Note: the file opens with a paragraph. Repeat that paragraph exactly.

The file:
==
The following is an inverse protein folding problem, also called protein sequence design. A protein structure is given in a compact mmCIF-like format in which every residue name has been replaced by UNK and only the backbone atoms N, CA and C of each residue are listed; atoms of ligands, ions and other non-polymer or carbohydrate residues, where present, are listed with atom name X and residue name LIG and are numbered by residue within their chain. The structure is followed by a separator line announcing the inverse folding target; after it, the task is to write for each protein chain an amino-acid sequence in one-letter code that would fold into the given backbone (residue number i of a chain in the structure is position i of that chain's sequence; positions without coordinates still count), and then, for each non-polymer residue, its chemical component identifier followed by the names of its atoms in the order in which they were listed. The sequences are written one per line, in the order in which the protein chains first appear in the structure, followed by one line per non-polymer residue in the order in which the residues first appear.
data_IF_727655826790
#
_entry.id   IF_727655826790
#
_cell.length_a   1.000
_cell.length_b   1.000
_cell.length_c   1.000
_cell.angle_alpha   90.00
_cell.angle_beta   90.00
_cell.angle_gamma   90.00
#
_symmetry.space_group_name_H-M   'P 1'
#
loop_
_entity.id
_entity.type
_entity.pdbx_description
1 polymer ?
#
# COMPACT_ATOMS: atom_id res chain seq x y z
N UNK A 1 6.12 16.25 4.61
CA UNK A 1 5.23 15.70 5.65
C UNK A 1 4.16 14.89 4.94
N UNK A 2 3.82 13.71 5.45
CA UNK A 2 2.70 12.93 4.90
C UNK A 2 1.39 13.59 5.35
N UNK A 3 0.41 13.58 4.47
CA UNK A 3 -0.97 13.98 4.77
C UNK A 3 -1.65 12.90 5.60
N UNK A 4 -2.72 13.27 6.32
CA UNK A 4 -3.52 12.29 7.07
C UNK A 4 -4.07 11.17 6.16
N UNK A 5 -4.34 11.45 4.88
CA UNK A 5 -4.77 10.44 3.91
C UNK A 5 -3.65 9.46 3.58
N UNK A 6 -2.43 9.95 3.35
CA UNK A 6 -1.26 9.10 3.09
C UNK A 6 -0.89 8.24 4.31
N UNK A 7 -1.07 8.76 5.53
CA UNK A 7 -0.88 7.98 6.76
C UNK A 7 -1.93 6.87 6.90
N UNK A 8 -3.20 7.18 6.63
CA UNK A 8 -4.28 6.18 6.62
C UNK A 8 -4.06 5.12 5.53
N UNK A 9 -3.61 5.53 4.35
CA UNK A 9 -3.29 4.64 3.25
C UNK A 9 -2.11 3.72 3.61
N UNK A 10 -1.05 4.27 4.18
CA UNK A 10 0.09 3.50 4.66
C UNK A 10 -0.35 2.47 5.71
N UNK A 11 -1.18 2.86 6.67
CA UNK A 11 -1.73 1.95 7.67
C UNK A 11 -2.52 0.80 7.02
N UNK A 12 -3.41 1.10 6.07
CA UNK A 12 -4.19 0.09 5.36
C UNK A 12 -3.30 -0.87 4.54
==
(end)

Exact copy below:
The following is an inverse protein folding problem, also called protein sequence design. A protein structure is given in a compact mmCIF-like format in which every residue name has been replaced by UNK and only the backbone atoms N, CA and C of each residue are listed; atoms of ligands, ions and other non-polymer or carbohydrate residues, where present, are listed with atom name X and residue name LIG and are numbered by residue within their chain. The structure is followed by a separator line announcing the inverse folding target; after it, the task is to write for each protein chain an amino-acid sequence in one-letter code that would fold into the given backbone (residue number i of a chain in the structure is position i of that chain's sequence; positions without coordinates still count), and then, for each non-polymer residue, its chemical component identifier followed by the names of its atoms in the order in which they were listed. The sequences are written one per line, in the order in which the protein chains first appear in the structure, followed by one line per non-polymer residue in the order in which the residues first appear.